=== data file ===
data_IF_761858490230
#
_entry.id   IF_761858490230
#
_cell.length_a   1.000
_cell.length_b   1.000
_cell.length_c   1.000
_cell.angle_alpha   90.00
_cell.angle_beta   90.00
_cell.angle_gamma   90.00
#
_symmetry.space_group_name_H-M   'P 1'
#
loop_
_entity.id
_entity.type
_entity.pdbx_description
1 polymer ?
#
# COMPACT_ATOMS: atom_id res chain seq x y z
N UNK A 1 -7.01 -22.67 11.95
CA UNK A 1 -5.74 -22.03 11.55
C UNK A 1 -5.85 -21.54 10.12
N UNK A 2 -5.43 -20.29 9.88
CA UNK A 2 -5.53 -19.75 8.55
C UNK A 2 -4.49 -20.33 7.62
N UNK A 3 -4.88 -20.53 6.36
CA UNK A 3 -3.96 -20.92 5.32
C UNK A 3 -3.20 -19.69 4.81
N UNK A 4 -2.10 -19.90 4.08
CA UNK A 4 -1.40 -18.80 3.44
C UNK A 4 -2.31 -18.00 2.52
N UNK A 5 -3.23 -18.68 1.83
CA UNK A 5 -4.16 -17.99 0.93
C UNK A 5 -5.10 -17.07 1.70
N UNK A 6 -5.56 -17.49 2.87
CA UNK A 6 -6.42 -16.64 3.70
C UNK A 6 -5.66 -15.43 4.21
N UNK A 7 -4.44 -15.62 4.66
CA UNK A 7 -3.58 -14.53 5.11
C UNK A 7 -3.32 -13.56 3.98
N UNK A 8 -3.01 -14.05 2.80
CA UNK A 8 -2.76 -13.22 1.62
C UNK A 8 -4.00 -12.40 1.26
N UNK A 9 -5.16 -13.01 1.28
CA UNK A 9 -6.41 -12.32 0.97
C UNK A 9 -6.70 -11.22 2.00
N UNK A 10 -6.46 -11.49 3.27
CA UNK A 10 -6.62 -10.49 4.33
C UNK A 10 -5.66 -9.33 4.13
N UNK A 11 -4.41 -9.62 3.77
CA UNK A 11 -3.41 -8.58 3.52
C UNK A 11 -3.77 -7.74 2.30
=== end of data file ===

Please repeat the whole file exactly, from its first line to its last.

data_IF_761858490230
#
_entry.id   IF_761858490230
#
_cell.length_a   1.000
_cell.length_b   1.000
_cell.length_c   1.000
_cell.angle_alpha   90.00
_cell.angle_beta   90.00
_cell.angle_gamma   90.00
#
_symmetry.space_group_name_H-M   'P 1'
#
loop_
_entity.id
_entity.type
_entity.pdbx_description
1 polymer ?
#
# COMPACT_ATOMS: atom_id res chain seq x y z
N UNK A 1 -7.01 -22.67 11.95
CA UNK A 1 -5.74 -22.03 11.55
C UNK A 1 -5.85 -21.54 10.12
N UNK A 2 -5.43 -20.29 9.88
CA UNK A 2 -5.53 -19.75 8.55
C UNK A 2 -4.49 -20.33 7.62
N UNK A 3 -4.88 -20.53 6.36
CA UNK A 3 -3.96 -20.92 5.32
C UNK A 3 -3.20 -19.69 4.81
N UNK A 4 -2.10 -19.90 4.08
CA UNK A 4 -1.40 -18.80 3.44
C UNK A 4 -2.31 -18.00 2.52
N UNK A 5 -3.23 -18.68 1.83
CA UNK A 5 -4.16 -17.99 0.93
C UNK A 5 -5.10 -17.07 1.70
N UNK A 6 -5.56 -17.49 2.87
CA UNK A 6 -6.42 -16.64 3.70
C UNK A 6 -5.66 -15.43 4.21
N UNK A 7 -4.44 -15.62 4.66
CA UNK A 7 -3.58 -14.53 5.11
C UNK A 7 -3.32 -13.56 3.98
N UNK A 8 -3.01 -14.05 2.80
CA UNK A 8 -2.76 -13.22 1.62
C UNK A 8 -4.00 -12.40 1.26
N UNK A 9 -5.16 -13.01 1.28
CA UNK A 9 -6.41 -12.32 0.97
C UNK A 9 -6.70 -11.22 2.00
N UNK A 10 -6.46 -11.49 3.27
CA UNK A 10 -6.62 -10.49 4.33
C UNK A 10 -5.66 -9.33 4.13
N UNK A 11 -4.41 -9.62 3.77
CA UNK A 11 -3.41 -8.58 3.52
C UNK A 11 -3.77 -7.74 2.30